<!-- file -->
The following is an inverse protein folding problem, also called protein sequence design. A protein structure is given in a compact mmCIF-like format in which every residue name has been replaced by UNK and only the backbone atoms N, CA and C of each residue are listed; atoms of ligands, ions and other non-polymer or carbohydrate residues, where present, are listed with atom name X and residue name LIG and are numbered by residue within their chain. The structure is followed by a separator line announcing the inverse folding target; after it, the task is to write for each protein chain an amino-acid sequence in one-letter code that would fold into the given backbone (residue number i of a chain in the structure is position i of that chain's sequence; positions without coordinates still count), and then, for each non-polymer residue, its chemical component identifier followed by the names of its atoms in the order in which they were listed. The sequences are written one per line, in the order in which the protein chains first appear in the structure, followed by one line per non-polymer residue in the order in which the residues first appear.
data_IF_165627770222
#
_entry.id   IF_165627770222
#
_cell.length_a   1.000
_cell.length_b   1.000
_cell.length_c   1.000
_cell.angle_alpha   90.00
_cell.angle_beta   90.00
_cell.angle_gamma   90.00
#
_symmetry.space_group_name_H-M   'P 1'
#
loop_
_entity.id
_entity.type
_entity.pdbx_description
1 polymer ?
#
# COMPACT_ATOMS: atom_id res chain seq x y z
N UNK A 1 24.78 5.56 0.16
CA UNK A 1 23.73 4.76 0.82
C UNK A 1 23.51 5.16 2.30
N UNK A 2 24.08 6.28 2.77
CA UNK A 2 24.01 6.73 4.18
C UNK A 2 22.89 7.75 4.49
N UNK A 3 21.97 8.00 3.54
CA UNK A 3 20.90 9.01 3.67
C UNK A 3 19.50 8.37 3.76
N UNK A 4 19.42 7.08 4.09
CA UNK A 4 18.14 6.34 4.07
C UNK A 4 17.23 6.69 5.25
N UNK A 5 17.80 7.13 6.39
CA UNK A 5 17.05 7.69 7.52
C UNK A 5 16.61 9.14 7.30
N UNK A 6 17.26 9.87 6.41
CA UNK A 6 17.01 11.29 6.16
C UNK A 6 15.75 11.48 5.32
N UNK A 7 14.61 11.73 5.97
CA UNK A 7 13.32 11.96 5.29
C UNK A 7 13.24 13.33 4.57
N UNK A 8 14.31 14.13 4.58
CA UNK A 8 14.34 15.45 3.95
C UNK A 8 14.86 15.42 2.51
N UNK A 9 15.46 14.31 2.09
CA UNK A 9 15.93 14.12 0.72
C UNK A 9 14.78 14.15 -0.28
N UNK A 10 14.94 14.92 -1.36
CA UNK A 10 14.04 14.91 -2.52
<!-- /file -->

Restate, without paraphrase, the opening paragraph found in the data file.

The following is an inverse protein folding problem, also called protein sequence design. A protein structure is given in a compact mmCIF-like format in which every residue name has been replaced by UNK and only the backbone atoms N, CA and C of each residue are listed; atoms of ligands, ions and other non-polymer or carbohydrate residues, where present, are listed with atom name X and residue name LIG and are numbered by residue within their chain. The structure is followed by a separator line announcing the inverse folding target; after it, the task is to write for each protein chain an amino-acid sequence in one-letter code that would fold into the given backbone (residue number i of a chain in the structure is position i of that chain's sequence; positions without coordinates still count), and then, for each non-polymer residue, its chemical component identifier followed by the names of its atoms in the order in which they were listed. The sequences are written one per line, in the order in which the protein chains first appear in the structure, followed by one line per non-polymer residue in the order in which the residues first appear.